Author + information
- Christopher M. O’Connor, MD, FACC, Editor-in-Chief, JACC: Heart Failure∗ ()
- ↵∗Address for correspondence:
Dr. Christopher M. O’Connor, Editor-in-Chief, JACC: Heart Failure, American College of Cardiology, Heart House, 2400 N Street, NW, Washington, DC 20037.
“We believe it is the duty of every hospital to establish a follow-up system, so that as far as possible every case will be available at all times for investigation by members of the staff, trustees, or administration.”
—Ernest Amory Codman (1)
Ernest Amory Codman, a graduate of Harvard Medical School and a member of the surgical staff of Massachusetts General Hospital is credited as the first American doctor to follow the progress of patients through their course in the hospital in a systematic fashion. He kept track of his patients via “End Results Cards” that detailed very important characteristics of each patient along with their diagnosis and studies completed, as well as treatments and outcomes. He continued to follow the patients for up to 1 year, and through this method, he instituted the first morbidity and mortality conferences. The leadership at the Massachusetts General Hospital, however, did not like this plan, and he lost his staff privileges. He subsequently established his own hospital, called the End Result Hospital, in which he instituted performance improvement and measurement in a very objective fashion. Dr. Codman went on to be passionate about transparency of outcomes in hospitalized patients, working with various societies and helping establish the subsequent Joint Commission on Accreditation of Healthcare Organizations, known as JCAHO.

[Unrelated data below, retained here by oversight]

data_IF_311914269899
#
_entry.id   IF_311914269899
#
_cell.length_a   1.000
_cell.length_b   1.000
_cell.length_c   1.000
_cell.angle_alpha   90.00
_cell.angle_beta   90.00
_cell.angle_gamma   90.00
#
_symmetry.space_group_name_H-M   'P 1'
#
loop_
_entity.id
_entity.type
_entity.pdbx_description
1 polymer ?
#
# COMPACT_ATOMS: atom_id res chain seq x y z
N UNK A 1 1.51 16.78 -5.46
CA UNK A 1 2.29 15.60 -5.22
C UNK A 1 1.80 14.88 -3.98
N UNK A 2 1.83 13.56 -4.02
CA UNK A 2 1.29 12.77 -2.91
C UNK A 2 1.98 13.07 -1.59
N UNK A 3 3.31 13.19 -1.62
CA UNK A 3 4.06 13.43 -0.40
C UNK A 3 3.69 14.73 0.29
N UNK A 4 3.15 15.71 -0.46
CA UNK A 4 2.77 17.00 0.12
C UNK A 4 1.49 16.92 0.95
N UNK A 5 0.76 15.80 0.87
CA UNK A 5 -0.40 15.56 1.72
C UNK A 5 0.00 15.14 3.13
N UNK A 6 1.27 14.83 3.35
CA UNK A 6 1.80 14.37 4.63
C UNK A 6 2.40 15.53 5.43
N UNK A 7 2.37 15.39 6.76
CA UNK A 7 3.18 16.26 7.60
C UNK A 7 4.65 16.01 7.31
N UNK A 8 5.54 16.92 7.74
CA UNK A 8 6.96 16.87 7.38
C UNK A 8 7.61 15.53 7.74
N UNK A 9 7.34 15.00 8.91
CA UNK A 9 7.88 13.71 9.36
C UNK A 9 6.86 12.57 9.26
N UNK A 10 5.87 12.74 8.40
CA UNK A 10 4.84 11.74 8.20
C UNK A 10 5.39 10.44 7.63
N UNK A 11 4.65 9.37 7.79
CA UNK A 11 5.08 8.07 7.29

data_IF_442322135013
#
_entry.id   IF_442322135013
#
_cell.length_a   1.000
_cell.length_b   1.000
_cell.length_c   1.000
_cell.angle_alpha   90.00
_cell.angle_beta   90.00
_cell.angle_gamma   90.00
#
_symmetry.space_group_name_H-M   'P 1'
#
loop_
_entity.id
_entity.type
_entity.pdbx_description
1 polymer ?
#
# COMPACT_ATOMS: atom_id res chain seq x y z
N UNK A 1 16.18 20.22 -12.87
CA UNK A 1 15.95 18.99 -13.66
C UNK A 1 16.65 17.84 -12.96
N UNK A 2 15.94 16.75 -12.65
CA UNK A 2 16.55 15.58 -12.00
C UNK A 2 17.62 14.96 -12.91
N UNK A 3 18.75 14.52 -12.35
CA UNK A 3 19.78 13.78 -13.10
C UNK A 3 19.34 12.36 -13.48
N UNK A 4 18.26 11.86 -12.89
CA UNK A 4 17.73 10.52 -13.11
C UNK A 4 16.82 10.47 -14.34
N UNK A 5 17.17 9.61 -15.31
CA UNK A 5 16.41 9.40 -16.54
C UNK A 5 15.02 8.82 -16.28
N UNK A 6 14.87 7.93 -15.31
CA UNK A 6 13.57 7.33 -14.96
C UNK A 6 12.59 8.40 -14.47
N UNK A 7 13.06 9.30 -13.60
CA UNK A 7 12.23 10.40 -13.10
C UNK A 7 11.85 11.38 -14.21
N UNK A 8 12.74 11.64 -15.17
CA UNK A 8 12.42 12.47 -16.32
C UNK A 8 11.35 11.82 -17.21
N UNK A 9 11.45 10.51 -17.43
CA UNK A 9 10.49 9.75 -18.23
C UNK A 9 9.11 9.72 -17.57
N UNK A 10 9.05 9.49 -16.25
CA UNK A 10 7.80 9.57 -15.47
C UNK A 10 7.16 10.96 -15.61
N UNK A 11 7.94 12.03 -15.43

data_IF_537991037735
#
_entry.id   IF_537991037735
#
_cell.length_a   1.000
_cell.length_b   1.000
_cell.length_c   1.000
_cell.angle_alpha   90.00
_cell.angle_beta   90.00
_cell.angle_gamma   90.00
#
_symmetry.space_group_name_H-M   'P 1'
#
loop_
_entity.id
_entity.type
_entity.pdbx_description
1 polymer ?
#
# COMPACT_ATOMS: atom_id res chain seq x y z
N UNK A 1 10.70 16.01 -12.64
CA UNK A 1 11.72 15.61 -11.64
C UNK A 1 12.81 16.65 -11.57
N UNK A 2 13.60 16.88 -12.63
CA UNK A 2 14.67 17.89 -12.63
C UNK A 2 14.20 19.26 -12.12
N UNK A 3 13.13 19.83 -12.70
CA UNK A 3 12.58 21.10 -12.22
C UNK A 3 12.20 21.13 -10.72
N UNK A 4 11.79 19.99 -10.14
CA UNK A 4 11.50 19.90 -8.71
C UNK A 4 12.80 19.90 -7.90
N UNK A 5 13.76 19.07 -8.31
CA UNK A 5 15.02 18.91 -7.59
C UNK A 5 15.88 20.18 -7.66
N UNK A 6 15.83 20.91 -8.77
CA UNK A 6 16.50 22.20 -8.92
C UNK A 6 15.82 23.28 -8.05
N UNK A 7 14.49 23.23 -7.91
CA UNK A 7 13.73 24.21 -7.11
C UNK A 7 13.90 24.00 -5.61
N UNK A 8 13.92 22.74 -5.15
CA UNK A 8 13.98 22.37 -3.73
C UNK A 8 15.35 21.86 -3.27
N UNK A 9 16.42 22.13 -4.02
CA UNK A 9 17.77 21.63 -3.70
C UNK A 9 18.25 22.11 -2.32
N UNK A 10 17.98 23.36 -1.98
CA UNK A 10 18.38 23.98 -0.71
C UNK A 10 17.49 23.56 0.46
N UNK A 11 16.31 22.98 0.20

Recently, over 4,000 hospitals that participate in the Medicare program received Healthgrades report cards for outcomes in 33 conditions or procedures. They used the methodology of multivariate logistic regression to risk adjust for patient demographic and clinical risk factors that influence patient outcomes available in the administrative database. The clinical outcomes that were modeled included in-hospital complications, in-hospital mortality, and 30-day post-admission mortality. The database included inpatient data from years 2012 to 2014, and for heart failure, in-hospital mortality, and 30-day mortality were the endpoints (2). The grading system consisted of 1 star, 3 stars, or 5 stars. If the hospital performance was better than predicted, and the difference was statistically significant from the mean, the hospital received 5 stars. If the performance was not statistically different, 3 stars, and if the performance was worse than predicted, the hospital received 1 star. Not surprisingly, the report card (average score) for the top 6 heart programs in the country was 3 As, 2 Bs, and a C. What does the transparency of report cards and public reporting of outcomes mean today for the cardiologists and the heart failure specialists?
First, we must recognize that transparency of outcome data is here to stay and it is important in allowing us to understand how well we compare with our peers. Peer pressure is a positive force in motivating physicians and health systems to improve their processes, performance measures, and to improve their grades and report cards.